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Double standards - What can a media joint venture offer clients?

They present an alternative to big agencies, offering fully integrated solutions to clients that are far from 'one size fits all', two founders of media joint ventures argue

Jenny Biggam, founder, the7stars; founding partner, Eden (a joint venture with Adam & Eve/DDB)

Jenny Biggam, founder, the7stars; founding partner, Eden (a joint venture with Adam & Eve/DDB)

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JENNY BIGGAM, FOUNDER, THE7STARS; FOUNDING PARTNER, EDEN (A JOINT VENTURE WITH ADAM & EVE/DDB)

Why did you create a joint venture?

One of the things we set out to do when we launched the7stars was to be innovative in the way we worked and to try different things. Our business has never been about recreating a big media agency – it’s about doing things differently. We knew the partners at Adam & Eve and had worked with Jon [Forsyth] previously. So when they approached us with the idea of creating something new and different in the market, we were immediately excited.

What type of service does it offer to clients that you weren’t able to provide previously?

It’s about offering clients a faster, more innovative and modern way of working. For some of our clients, the biggest benefit is the increased creativity that they see from two agency brains working together, instead of separately. For others, it’s a great time-saver – the ability to issue a single comms brief instead of individual media and creative briefs.

How scalable is the service – is it essentially for smaller clients and projects or can big-spending brands use it?

I don’t think there is a size limit for clients choosing to work in an integrated way. The most frustrating challenge is breaking the increasingly inaccurate perception that the biggest media agencies get the best deals. You only have to look at the economy and the range of media buying options to know this can no longer be true.

To what degree does this show that agency groups were wrong to dispense with the full-service agency model and does it mark a step towards re-establishing this?

The world has moved on a lot since media departments were first separated from creative agencies. Digital, in particular, requires media and content to work together in a more intelligent way. But the "one size fits all" approach to agency models is a little old-fashioned, not to mention arrogant. There are benefits for some clients in full service, while others prefer to keep things separate. We’re not trying to create a model and say: "All clients should work in this way." We are just trying to give clients different options – ultimately, it’s the clients’ decision.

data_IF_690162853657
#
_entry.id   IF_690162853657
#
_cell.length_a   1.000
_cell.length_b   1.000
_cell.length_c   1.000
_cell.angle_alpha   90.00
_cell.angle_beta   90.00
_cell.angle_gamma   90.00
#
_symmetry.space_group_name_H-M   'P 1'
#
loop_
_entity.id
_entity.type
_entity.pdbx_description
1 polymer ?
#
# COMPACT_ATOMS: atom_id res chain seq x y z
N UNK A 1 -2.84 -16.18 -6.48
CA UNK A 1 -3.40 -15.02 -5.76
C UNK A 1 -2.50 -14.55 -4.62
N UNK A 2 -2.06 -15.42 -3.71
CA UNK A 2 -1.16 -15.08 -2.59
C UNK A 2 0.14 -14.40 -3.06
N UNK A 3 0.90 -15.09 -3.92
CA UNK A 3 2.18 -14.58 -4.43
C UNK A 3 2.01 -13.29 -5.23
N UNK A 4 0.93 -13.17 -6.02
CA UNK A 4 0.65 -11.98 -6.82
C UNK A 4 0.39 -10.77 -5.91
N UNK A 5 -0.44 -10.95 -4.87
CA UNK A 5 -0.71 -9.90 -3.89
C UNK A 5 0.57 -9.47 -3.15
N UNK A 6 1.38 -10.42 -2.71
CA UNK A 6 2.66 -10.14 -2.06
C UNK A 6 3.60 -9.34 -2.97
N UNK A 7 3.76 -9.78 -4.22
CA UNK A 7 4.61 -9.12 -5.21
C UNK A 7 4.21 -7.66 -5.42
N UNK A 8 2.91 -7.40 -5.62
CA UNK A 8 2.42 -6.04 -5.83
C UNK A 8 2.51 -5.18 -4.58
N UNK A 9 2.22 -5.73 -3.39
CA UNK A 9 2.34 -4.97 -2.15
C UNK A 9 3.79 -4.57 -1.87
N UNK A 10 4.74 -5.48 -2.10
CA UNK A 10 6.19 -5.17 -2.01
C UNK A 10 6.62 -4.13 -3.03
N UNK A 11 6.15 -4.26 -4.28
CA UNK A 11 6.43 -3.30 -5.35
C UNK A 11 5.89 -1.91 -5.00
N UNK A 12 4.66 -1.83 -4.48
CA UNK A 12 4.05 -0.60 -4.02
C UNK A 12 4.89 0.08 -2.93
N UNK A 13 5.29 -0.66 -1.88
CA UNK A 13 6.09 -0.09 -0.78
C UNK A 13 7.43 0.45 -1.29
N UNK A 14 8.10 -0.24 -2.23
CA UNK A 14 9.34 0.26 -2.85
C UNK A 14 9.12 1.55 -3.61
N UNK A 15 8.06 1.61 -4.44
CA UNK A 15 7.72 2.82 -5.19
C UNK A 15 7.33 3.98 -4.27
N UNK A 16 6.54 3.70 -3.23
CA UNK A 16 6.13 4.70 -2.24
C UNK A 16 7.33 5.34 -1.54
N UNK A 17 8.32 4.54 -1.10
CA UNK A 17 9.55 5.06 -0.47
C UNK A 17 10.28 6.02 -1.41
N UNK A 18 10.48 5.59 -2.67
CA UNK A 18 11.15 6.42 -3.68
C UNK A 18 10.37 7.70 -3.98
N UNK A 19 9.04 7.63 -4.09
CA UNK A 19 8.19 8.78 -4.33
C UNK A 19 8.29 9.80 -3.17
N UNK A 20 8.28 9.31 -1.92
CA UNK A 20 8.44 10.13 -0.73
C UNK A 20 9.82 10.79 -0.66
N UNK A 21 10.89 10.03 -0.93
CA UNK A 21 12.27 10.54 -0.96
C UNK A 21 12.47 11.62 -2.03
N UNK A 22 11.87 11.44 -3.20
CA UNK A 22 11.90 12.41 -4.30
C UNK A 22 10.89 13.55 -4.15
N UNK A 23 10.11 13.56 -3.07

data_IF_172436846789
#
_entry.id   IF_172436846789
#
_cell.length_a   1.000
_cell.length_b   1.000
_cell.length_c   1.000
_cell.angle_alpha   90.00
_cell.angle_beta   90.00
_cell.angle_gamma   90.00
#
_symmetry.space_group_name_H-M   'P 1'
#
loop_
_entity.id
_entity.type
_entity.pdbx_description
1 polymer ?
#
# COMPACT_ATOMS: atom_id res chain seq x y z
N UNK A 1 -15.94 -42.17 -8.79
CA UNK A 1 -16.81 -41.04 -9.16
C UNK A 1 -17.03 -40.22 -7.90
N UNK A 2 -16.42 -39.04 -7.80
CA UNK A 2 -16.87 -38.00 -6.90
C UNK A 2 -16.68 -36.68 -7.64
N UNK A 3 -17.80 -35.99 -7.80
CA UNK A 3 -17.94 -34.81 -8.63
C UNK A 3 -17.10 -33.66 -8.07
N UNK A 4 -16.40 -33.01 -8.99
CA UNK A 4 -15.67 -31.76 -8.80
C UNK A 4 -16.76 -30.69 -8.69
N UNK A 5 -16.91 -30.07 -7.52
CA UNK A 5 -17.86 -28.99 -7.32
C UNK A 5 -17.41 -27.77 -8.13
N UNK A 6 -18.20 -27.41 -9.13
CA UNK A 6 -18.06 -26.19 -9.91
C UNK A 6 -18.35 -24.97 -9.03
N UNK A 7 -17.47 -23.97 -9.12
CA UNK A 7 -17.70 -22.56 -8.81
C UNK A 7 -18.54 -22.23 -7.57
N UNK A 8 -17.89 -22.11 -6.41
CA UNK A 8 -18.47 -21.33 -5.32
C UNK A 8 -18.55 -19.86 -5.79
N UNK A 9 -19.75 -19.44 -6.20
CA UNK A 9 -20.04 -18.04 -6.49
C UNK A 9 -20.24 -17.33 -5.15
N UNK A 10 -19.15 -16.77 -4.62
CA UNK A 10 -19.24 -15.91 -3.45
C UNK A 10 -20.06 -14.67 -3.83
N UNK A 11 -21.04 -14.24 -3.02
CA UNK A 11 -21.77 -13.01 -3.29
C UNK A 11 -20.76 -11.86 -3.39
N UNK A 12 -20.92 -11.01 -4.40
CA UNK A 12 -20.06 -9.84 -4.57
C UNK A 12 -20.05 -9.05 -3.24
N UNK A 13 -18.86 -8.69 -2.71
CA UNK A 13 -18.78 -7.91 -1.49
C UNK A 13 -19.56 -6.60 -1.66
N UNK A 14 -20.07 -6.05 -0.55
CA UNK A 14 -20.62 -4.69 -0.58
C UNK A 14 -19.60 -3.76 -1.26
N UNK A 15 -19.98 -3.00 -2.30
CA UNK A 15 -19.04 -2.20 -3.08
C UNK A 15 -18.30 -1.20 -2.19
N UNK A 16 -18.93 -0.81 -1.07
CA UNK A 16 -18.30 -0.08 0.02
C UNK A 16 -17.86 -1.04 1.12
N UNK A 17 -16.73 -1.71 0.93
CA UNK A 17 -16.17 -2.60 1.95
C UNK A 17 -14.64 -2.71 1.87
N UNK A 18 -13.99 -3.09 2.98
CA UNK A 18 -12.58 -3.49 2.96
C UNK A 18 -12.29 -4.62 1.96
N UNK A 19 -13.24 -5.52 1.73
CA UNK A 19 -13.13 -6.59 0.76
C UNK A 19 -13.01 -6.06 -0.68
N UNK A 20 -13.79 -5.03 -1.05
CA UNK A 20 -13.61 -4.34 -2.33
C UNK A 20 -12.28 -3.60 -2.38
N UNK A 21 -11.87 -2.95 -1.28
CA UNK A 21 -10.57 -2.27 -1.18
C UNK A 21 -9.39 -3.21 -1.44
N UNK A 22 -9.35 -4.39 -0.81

How inevitable is it that every advertising and media agency will look at launching similar joint ventures?

It takes a lot of time and a long-term commitment to get a joint venture to really work. Success is dependent on personalities and the ability to build teams that genuinely enjoy working together. So while imitation is always flattering, I don’t know whether every agency will have the appetite or the time to devote to making it work.

What’s the most innovative work that your media joint venture has created so far?

The campaign we did for Phones 4u last year was testament to the way agencies can successfully work together. Two-second TV blips that created a social media frenzy, TV ads that went viral, a YouTube film featured on the front page of thesun.co.uk and a computer game played by millions. You would have no idea which agency did what or be sure if it was an online- or TV-based campaign. It sold a huge number of phones and with minimal client stress. That’s what we’re after.

ANDREW MCGUINNESS, FOUNDING PARTNER, BEATTIE MCGUINESS BUNGAY AND BMB MEDIA (A JOINT VENTURE WITH GOODSTUFF COMMUNICATIONS)

Why did you create a joint venture?

In response to changing client needs. Increasingly, small and medium-sized clients were saying they felt "lost" in the big agency networks and were very aware that they needed breakthrough creative media thinking to maximise the impact of their budget.

What type of service does it offer to clients that you weren’t able to provide previously?

We offer media and creative thinking that is joined up from its inception. No hierarchies, no divisions – just specialists working together to deliver for the client’s business.

How scalable is the service – is it essentially for smaller clients and projects or can big-spending brands use it?

It’s absolutely scalable. We don’t expect to win Unilever’s media business any time soon but, for the vast majority of clients spending less than £10 million, we offer a more
cost-effective, time-effective and creatively effective solution.

To what degree does this show that agency groups were wrong to dispense with the full-service agency model and does it mark a step towards re-establishing this?

It doesn’t. This isn’t about "righting wrongs", it’s about providing the right service to clients right now.

How inevitable is it that every advertising and media agency will look at launching similar joint ventures?

It’s not. Many agencies are hamstrung by the politics of their groups, even if it’s the right thing for their clients. Others, unfortunately, still don’t seem to get the importance of creative media thinking.

What’s the most innovative work that your media joint venture has created so far?

A groundbreaking performance-related deal for Pretty Polly with JCDecaux that gave the brand a presence it ordinarily could not have afforded.

This article was first published on campaignlive.co.uk

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